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Oregon-based framebuilder on his single-sided creations

Rob English has been consistently making some of the finest steel road bikes over the years. We’ve highlighted a fair few of them, including his NAHBS winners, as they have always been bikes that have stood out for some reason or another. Whether it was the 5.8kg superbike or the Naked time trial bike, they’ve always turned heads. His Project Right bikes are something else, though, because half the frame and fork is missing!

English Cycles 5.8kg carbon and steel superbike

The idea for producing a single-side frame and fork came about in 2012 at the request of a customer who asked Rob to produce something a little bit different. And different the bike certainly is. We can't think of many bikes that only have half a fork and no seatstays to chainstays on the non-drive side. Well, apart from the famous Lotus 108.

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To make it possible, Rob first modelled the frame using 3D CAD computer software to ensure it was possible to build a frame with several key parts of it missing. He tells us that the high stiffness of steel means that increasing the tube diameters actually made it fairly straightforward to produce a single-sided bike, but he still had to make some changes compared to a regular frame to make it all work. 

He built the frame and fork using oversized tubing sleeved at the base to add extra stiffness and strength, with a triangular profile for the chainstay where it meets the bottom bracket, providing additional stiffness. Because the chainstay sits between the drivetrain and rear wheel, Rob tells us “the drive has hardly any leverage to exert lateral forces onto the axle.”

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- Rob English’s single-sided Project Right bike

The rear hub is a custom design with a one-piece axle and shell. “The bearings are press-fitted into the tube at the end of the chainstay – the axle slides through this, then the freewheel carrier is  splined onto the end of the axle with a cap bolts in place to hold everything together,” explains Rob. The bike pictured is a singlespeed with a belt drive, and the design allows easy belt installation. 

Compared to the lengths he went to in developing the frame, he says the fork was much easier. One-sided forks are nothing new, Cannondale has been pushing its Lefty, both suspension and rigid, forks for many years now. Rob has used a Lefty-style aluminium axle which press fits straight into a socket at the base of the leg and the fork crown clamps onto a one-piece stem and steerer tube. 

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You can see more details on that original bike right here.

Any concerns that the bike will be all floppy and flexy are quickly dispelled by Rob. “I haven't actually measured any deflection to give you stiffness data; I can just report that there is no flex when riding,” he tells us.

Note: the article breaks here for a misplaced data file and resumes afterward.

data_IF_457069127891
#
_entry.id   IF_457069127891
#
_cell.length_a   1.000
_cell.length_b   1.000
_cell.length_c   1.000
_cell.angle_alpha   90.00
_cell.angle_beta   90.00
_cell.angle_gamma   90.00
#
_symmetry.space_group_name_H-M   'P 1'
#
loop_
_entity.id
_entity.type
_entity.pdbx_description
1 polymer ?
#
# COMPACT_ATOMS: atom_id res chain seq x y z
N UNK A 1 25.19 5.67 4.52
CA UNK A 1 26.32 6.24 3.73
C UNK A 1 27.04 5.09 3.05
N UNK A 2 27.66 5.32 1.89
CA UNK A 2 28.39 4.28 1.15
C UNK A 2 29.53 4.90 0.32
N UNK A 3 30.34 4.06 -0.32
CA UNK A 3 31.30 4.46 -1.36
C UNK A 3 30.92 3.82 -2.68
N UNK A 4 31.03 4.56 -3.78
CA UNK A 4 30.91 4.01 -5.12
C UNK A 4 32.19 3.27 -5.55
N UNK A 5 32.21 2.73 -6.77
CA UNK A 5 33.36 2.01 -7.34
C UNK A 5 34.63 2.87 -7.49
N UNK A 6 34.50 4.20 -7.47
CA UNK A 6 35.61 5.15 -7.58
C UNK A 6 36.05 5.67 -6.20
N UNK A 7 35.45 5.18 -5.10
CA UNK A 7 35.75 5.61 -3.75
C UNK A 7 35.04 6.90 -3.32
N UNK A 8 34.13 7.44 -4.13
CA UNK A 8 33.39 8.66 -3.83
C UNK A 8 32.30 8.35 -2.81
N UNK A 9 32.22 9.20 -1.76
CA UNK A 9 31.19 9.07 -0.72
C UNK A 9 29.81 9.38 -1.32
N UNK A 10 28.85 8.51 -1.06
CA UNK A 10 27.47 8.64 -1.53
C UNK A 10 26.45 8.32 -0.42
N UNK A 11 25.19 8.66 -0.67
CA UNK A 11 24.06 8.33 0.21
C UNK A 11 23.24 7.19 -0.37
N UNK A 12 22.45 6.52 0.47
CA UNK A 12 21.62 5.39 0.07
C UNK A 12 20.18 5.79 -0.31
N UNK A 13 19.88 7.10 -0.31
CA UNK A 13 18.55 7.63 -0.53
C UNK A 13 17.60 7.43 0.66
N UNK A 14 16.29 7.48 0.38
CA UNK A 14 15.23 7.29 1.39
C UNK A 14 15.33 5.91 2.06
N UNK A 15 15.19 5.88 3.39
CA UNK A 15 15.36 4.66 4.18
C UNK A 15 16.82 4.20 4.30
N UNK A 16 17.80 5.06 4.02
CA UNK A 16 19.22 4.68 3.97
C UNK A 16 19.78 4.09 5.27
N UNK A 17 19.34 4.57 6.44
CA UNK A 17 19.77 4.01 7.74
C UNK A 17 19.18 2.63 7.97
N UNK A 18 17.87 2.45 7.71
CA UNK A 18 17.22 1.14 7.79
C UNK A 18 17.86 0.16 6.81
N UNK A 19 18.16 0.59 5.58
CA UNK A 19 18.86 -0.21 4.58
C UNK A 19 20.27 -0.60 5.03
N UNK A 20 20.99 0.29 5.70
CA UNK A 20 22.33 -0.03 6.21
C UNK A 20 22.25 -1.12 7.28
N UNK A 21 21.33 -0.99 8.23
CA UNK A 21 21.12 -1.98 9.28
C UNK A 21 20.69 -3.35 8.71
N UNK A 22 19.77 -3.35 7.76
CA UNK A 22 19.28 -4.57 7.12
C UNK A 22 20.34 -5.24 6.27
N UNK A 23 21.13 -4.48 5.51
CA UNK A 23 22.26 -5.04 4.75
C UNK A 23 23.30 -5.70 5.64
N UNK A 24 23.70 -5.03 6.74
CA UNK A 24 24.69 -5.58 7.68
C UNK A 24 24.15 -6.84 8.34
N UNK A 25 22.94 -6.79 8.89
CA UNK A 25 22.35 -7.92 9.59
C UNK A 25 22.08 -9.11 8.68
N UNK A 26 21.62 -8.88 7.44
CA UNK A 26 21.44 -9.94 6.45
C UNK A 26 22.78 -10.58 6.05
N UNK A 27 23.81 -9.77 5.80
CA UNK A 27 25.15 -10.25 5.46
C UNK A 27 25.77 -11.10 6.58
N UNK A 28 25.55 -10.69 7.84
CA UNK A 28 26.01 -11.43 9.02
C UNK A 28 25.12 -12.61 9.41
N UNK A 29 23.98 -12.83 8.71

He adds: “stub axles are very common on vehicles - when was the last time you saw a car with the hub supported on both sides? I think we are just not used to seeing them on bicycles, although it has been done before, notably, on many of Mike Burrows designs (from the original Lotus to the Giant Halfway).

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We also asked Rob if there are any weight savings with this unique design. “No real weight saving,” he says. “With further refinement, this might be possible, but the oversize single tube ends up weighing about the same as a regular pair of tubes.

“Honestly there is not a compelling reason to build a bike this way (apart from fixing punctures without removing the wheels), but for the rider who wants something completely eye-catching and unique, it is an option. For me, it was a nice challenge to tackle both as a design and fabrication project”

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Yet it appears to have become popular. Rob has built a few since that original bike four years ago. There was even a 29er mountain bike version which was displayed at NAHBS and looks absolutely stunning. And he's since built two more road bikes, the latest has been painted to match the Paul Smith Land Rover Defender. The one-off Defender was created by Sir Paul Smith to celebrate its heritage, and features 27 different colours across the various body panels. There's a good video with Sir Paul Smith talking about the reasons for the creative direction of the special Land Rover here. 

Rob will be over for the Bespoked show next April, and hopefully, he'll bring a few bikes with him. You can see more of Rob's work at www.englishcycles.com

David has worked on the road.cc tech team since July 2012. Previously he was editor of Bikemagic.com and before that staff writer at RCUK. He's a seasoned cyclist of all disciplines, from road to mountain biking, touring to cyclo-cross, he only wishes he had time to ride them all. He's mildly competitive, though he'll never admit it, and is a frequent road racer but is too lazy to do really well. He currently resides in the Cotswolds.